The Ninth Gate

"Very Good"

The Ninth Gate Review


What is The Ninth Gate? Judging from the cryptic marketing campaign, you might be likely to dismiss it as another ridiculous action movie, with big fireballs and car chase scenes. Or worse, maybe you'll shun it as a metaphysical adventure -- yet another End of Days.

Fortunately, The Ninth Gate is neither of these. In actuality, it's a mystery with Johnny Depp as the unlikely hero, Frank Langella as the perfectly-cast antagonist, and Lena Olin and Emmanuelle Seigner as the femmes fatale. Under the direction of Roman Polanski, you can rest assured that these characters get mixed up quite a bit en route through a serpentine plot that is far more interesting than its subject matter would imply: The search for a couple of rare books.

As Polanski's first movie since 1994's Death And the Maiden, the auteur has a lot to make up for in lost time. Apparently striking into more commercial territory, The Ninth Gate offers Depp as a chain-smoking, rare-book-finding mercenary. Employed by Langella's publishing magnate, he is tasked with hunting down the two additional copies of The Nine Gates, a book also owned by Langella's character and which he wishes to authenticate.

Mystery ensues, largely owing to the subject matter of The Nine Gates, which is purported to be a manual for summoning the devil. Now if only a couple of these books weren't forgeries....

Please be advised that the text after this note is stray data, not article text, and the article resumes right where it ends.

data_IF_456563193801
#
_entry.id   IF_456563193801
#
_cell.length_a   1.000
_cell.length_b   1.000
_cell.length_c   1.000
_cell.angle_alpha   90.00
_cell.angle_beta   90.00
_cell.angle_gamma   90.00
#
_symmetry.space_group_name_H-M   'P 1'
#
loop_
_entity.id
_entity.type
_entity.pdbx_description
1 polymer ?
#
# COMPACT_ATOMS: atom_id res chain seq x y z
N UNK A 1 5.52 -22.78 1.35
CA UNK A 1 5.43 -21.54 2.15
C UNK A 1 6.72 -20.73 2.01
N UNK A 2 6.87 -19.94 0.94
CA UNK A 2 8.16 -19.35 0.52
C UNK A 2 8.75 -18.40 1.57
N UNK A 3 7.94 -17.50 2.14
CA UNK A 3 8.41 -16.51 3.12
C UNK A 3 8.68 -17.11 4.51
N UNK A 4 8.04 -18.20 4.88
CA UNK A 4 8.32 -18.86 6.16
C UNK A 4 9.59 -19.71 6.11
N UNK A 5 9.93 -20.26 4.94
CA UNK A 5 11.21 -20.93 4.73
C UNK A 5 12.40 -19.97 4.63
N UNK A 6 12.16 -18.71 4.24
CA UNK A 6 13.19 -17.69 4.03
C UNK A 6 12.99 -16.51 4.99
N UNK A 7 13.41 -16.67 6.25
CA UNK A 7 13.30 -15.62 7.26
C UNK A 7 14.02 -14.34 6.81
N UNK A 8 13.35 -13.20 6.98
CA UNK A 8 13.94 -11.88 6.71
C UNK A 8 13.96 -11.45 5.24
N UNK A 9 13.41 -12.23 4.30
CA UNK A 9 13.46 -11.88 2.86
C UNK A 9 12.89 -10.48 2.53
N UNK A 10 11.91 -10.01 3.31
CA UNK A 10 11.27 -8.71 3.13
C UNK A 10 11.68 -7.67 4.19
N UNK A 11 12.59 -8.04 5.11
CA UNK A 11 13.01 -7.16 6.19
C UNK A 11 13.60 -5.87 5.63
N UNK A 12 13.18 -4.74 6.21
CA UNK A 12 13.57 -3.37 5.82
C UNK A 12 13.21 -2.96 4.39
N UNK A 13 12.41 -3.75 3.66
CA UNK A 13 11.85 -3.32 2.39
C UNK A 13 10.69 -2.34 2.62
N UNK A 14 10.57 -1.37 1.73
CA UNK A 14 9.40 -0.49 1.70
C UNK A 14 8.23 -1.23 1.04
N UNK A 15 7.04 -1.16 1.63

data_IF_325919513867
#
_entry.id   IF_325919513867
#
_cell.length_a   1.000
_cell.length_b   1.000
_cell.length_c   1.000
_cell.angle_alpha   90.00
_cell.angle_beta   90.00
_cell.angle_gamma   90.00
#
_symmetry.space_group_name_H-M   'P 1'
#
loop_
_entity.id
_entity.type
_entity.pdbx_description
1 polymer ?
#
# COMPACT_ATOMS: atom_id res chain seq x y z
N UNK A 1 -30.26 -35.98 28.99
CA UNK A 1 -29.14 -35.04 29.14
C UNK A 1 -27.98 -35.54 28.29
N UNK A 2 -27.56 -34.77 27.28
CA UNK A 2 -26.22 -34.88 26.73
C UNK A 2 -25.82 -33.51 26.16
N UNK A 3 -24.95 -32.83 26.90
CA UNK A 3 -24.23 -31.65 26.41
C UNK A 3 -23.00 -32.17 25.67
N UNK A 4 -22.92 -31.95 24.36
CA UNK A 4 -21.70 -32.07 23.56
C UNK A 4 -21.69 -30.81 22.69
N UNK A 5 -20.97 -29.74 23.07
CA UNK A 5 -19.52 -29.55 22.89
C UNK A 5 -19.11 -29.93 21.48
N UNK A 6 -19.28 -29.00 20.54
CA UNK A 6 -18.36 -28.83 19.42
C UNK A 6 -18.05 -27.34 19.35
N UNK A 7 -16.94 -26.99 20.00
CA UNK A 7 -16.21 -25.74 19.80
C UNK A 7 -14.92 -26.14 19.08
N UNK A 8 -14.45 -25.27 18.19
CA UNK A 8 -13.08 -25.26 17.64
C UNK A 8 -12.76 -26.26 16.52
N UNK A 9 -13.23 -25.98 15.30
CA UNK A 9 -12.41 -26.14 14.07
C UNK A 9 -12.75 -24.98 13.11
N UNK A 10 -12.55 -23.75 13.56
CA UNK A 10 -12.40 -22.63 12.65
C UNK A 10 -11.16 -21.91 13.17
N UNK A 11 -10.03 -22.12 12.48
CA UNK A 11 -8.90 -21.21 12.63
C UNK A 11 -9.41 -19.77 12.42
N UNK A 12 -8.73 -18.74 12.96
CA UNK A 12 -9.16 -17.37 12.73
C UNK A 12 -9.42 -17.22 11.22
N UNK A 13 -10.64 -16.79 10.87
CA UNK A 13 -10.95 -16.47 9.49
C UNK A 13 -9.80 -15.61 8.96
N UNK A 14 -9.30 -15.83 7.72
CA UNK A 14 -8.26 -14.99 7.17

An awful lot of The Ninth Gate (based on the book The club Dumas) is better than you'd expect, but a lot of its potential is wasted on repetitious scenes and a meandering storyline (the film runs about 2 1/4 hours). The fistfight scenes are weak, the car chases dull. The ending is particularly annoying, essentially leaving the interpretation up to the audience (and thus making it unable for loudmouth critics to spoil).

However, Depp and Langella are fantastic, playing off one another with demonic flair. Imagine Depp's Sleepy Hollow character with a personality and you've got him spot-on. Seigner (aka Mrs. Roman Polanski), whom you might recognize from Polanski's Bitter Moon and Frantic, is starting to lose her credibility as a sex goddess, I will note.

Still, despite a little snickering in the audience, Polanski still pulls enough tricks out of his sleeve to recommend this film. It certainly isn't Chinatown, but it does carry a punch.

Burn, baby, burn.



The Ninth Gate

Facts and Figures

Run time: 133 mins

In Theaters: Friday 10th March 2000

Box Office Worldwide: $58.4M

Budget: $38M

Distributed by: Artisan Entertainment

Production compaines: Lionsgate, Canal+, Artisan Entertainment

Reviews

Contactmusic.com: 3.5 / 5

Rotten Tomatoes: 41%
Fresh: 36 Rotten: 51

IMDB: 6.7 / 10

Cast & Crew

Director:

Producer:

Starring: as Dean Corso, as Boris Balkan, as Liana Telfer, as The Girl, as Baroness Kessler, as Victor Fargas, José López Rodero as Pablo & Pedro Ceniza/1st & 2nd Workmen, as Bernie, Willy Holt as Andrew Telfer, as Witkin, Tony Amoni as Liana's Bodyguard, Jacques Dacqmine as Old Man, Joe Sheridan as Old Man's Son, Rebecca Pauly as Daughter-In-Law, Catherine Benguigui as Concierge, Maria Ducceschi as Secretary, Jacques Collard as Gruber, Dominique Pozzetto as Desk Clerk, Emanuel Booz as Baker, Lino Ribeiro de Sousa as Hotel Porter, Asil Raïs as Cabby, Bernard Richier as Cafe Owner, Marinette Richier as Cafe Owner

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